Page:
CLEVELAND (WJW) – Cleveland Mayor Justin Bibb announced a bold program Wednesday to give $1 million in crime prevention grants by the end of this year.
The money will go to organizations across the city that work to fight crime, especially those that focus on young people.
The program is called the “City of Cleveland Neighborhood Safety Fund.”
The total available grant money is $10 million, made possible by the federal American Rescue Plan Act, to be spread out over several years.
Mayor Bibb says the plan is to allocate $1 million for the first three years, calling the program a “first of its kind.”
“When we got $512 million from this administration, as a city, we recognized that it presented a big opportunity for us to make some big, bold bets for Cleveland’s future,” Bibb said.
The mayor was surrounded by community leaders, city council members and concerned residents at the Frederick Douglass Neighborhood Recreation and Resource Center on Miles Avenue to discuss the Cleveland Neighborhood Safety Fund.
“We recognize that police can’t solve this problem alone and that’s why this fund is so important,” Bibb said.
“Even though this is a long-term fund, this $10 million goes into our investment pool and it’s long-term. It will last as long as we can continue to make investments off the dollars. We are going to be fundraising on top of the $10 million,” said Dale Anglin, vice-president for program for the Cleveland Foundation.
The fund will be housed at the Cleveland Foundation. One million dollars will be handed out for the first three years, then five percent of the balance each year, until it’s depleted.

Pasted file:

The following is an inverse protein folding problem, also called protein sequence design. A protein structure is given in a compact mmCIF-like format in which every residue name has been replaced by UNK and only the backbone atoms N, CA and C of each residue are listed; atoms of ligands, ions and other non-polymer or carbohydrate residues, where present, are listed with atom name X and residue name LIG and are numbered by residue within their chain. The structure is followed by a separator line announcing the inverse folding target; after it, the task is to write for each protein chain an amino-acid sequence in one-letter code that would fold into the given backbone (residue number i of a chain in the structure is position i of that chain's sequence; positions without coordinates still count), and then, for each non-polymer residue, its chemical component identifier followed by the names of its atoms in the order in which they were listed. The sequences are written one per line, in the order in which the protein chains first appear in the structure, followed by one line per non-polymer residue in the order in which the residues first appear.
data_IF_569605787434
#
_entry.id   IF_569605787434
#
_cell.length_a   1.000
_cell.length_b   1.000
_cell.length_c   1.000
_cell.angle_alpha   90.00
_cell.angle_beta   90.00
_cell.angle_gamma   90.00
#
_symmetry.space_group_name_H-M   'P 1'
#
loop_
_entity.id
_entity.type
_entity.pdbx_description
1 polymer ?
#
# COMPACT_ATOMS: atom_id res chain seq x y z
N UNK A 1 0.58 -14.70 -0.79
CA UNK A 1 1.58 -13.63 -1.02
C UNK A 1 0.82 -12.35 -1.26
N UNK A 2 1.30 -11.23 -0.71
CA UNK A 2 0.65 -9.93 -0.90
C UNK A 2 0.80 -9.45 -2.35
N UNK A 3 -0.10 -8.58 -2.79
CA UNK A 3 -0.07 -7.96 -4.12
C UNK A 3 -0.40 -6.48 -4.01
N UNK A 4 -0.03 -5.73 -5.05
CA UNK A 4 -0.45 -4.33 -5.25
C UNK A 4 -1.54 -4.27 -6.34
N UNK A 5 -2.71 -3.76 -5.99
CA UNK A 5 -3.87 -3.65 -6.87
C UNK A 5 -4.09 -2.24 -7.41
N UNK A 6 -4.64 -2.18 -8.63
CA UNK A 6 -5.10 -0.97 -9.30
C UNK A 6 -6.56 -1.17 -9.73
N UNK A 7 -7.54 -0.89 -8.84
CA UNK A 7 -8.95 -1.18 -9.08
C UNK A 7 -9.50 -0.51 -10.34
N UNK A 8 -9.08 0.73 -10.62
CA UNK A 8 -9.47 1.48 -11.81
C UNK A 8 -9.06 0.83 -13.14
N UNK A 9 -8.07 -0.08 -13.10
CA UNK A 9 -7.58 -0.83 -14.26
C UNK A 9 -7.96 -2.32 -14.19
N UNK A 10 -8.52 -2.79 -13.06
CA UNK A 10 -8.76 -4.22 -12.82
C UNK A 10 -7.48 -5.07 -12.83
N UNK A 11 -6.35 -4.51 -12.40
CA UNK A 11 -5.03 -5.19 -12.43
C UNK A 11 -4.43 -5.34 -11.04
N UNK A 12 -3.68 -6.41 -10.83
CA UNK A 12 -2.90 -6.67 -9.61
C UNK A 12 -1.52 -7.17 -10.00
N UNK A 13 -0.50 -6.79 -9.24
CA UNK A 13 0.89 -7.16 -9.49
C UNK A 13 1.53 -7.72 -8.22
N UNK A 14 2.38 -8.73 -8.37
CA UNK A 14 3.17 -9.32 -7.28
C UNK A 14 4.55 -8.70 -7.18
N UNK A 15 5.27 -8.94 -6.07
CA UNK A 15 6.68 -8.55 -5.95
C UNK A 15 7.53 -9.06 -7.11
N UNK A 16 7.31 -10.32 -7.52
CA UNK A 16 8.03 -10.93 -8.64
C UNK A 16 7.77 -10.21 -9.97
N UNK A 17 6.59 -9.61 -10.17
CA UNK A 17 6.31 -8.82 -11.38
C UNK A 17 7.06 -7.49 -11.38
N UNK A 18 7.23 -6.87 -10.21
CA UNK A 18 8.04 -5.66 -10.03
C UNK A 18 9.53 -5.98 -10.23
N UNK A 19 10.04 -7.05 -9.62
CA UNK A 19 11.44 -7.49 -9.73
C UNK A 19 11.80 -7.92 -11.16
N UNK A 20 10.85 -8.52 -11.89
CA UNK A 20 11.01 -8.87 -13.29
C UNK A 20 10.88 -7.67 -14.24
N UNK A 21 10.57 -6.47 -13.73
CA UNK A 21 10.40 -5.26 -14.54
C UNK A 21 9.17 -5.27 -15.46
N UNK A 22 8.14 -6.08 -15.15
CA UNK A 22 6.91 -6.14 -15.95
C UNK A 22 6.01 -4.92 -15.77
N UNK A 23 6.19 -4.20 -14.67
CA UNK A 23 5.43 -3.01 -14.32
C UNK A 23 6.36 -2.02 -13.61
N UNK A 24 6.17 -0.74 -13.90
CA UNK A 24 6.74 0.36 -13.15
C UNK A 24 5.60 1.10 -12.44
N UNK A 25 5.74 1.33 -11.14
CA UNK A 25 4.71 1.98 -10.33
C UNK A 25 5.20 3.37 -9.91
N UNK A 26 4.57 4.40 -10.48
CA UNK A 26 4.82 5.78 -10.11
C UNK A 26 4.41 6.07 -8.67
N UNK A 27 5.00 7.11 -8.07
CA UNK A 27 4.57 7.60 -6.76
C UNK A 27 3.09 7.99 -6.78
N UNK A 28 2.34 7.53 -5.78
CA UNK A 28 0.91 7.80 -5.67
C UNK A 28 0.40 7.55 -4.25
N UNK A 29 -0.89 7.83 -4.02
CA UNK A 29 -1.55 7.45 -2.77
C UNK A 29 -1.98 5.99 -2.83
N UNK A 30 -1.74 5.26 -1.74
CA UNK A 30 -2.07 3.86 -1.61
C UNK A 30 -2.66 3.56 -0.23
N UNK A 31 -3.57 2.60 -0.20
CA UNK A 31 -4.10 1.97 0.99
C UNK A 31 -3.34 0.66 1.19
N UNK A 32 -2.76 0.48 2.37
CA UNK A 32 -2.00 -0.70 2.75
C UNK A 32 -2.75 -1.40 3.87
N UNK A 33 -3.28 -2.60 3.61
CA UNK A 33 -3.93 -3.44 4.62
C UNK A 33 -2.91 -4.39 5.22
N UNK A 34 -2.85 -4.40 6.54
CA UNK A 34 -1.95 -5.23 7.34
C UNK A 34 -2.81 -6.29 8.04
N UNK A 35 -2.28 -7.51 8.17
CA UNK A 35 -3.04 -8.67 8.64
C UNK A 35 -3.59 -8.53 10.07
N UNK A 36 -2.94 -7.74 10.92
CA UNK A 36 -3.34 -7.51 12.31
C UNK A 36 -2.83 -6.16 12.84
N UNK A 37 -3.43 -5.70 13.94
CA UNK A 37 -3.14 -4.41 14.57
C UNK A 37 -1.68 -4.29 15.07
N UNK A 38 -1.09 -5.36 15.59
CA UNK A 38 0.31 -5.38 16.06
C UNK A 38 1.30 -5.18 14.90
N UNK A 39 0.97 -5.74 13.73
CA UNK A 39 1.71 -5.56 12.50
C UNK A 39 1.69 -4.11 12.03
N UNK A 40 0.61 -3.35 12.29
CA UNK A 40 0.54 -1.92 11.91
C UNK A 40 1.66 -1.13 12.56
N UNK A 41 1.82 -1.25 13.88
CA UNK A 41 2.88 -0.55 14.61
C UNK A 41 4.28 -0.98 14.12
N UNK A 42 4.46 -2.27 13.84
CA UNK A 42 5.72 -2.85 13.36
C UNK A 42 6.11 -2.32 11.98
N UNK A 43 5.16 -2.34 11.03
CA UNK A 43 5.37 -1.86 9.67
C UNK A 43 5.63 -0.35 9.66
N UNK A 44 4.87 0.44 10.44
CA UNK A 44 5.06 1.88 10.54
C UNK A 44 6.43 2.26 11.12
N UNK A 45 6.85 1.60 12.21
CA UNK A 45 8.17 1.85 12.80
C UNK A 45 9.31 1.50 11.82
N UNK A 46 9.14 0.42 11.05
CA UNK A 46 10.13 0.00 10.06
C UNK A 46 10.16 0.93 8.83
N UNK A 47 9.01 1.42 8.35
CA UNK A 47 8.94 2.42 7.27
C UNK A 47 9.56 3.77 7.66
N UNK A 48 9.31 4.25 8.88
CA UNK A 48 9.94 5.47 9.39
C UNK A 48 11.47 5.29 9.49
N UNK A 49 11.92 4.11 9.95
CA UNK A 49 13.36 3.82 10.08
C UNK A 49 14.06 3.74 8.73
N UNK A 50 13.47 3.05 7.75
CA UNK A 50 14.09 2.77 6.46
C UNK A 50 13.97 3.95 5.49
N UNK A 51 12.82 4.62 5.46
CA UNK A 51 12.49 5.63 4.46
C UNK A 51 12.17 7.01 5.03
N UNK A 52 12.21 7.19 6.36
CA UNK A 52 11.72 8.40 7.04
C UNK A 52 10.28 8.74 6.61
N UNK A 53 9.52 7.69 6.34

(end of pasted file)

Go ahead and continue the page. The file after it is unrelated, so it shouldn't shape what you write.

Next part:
Community organizations can apply for grants to help fight crime in their neighborhoods. A nine-person advisory panel will decide who gets approved for money and how much.
“A lot of people, they have the right ideas, the mindset, the right heart, but they just don’t have the funds to accomplish the things they want to accomplish,” said advisory committee member Tre’vonte Roey.
Roey says he was chosen for his participation in the “Hoops After Dark” program, sponsored by the Cleveland Cavaliers and championed by Mayor Bibb.
“I just want better for the younger generation, you know? I don’t want the younger generation to experience the things that I experienced when I was younger because I know how that can get, and it doesn’t go too well,” said Roey.
The members of the nine-person committee are:
- Habeebah Grimes, mental health professional
- Yvonne Pointer, survivor and victim advocate
- Tre’Vonte Roey, Hoops After Dark participant
- Joyce Pan Huang, director of city planning
- Sonya Pryor-Jones, chief of youth & family Ssccess
- Angela Shute-Woodson, director of community relations & senior advisor, community and government affairs
- Stephanie D. Howse-Jones, Ward 7 councilwoman
- Danny Kelly, Ward 11 councilman
- Richard A. Starr, Ward 5 councilman
“We’re not going to police our way out of this,” said Cleveland City Council president Blaine Griffin.
“Once somebody experience trauma, they need support. When somebody’s coming home from prison or incarceration, they need support. When somebody is in the throes of addiction, they need support. If we’re not addressing and not providing the support and investing in that, we’re never going to get to safety,” said Shakyra Diaz, chief of staff for the Alliance for Safety and Justice.
Organizations can apply for grant money starting Monday, Oct. 9, through Nov. 15.
The groups that are approved for the grants will be announced by Dec. 15.